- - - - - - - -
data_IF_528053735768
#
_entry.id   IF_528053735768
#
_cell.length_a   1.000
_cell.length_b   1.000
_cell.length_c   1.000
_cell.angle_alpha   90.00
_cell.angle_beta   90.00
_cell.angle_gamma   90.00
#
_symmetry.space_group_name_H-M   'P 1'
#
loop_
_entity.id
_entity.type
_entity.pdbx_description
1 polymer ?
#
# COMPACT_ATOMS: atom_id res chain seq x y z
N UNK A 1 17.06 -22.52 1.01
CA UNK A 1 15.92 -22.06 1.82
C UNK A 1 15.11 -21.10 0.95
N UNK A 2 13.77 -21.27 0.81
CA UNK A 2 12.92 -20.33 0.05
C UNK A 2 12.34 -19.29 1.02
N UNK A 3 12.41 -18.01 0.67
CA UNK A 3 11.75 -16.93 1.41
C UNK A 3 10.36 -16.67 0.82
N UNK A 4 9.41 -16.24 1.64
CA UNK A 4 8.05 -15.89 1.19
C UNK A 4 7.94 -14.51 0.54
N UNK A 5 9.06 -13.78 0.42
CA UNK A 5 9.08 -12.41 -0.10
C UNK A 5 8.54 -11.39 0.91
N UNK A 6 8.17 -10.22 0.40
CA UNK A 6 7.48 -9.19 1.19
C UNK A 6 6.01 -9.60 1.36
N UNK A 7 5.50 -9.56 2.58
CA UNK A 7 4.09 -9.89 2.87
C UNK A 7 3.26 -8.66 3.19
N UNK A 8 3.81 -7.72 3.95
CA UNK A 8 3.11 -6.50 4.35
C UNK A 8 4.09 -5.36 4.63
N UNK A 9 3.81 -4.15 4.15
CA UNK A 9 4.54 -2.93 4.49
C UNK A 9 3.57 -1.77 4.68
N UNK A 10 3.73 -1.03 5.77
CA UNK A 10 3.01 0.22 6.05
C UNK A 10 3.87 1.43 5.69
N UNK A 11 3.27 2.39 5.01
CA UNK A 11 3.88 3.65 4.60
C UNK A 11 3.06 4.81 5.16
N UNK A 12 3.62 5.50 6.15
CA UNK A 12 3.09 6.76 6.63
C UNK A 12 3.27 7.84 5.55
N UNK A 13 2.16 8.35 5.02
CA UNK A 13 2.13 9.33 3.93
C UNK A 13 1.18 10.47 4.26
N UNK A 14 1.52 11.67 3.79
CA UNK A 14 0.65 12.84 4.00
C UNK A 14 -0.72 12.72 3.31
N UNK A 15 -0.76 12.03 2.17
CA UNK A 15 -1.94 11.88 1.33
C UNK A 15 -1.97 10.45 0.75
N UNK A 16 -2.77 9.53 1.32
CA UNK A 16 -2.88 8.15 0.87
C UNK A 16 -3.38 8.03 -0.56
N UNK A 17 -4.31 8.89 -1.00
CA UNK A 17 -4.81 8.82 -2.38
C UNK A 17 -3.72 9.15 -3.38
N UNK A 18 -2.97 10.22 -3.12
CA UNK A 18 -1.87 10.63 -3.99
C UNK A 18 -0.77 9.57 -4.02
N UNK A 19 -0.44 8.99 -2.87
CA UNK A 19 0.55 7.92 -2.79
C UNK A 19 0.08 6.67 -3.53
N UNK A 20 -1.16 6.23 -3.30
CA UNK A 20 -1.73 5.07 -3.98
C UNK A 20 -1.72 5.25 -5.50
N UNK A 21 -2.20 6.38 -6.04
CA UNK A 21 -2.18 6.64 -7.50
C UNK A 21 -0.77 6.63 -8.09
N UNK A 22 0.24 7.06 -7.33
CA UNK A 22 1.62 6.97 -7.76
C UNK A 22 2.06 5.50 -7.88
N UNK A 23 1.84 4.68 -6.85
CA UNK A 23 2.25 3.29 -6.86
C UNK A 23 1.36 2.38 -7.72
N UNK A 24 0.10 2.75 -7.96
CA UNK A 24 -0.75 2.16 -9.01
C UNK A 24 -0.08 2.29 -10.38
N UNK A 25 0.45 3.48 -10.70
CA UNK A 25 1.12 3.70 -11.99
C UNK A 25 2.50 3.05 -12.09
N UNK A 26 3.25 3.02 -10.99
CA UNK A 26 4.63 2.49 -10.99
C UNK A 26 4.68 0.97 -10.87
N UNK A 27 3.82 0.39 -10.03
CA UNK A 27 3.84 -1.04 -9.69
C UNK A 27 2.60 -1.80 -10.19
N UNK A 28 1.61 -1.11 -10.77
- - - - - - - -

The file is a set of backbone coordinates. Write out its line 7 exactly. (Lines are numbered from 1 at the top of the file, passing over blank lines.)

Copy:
_cell.length_c   1.000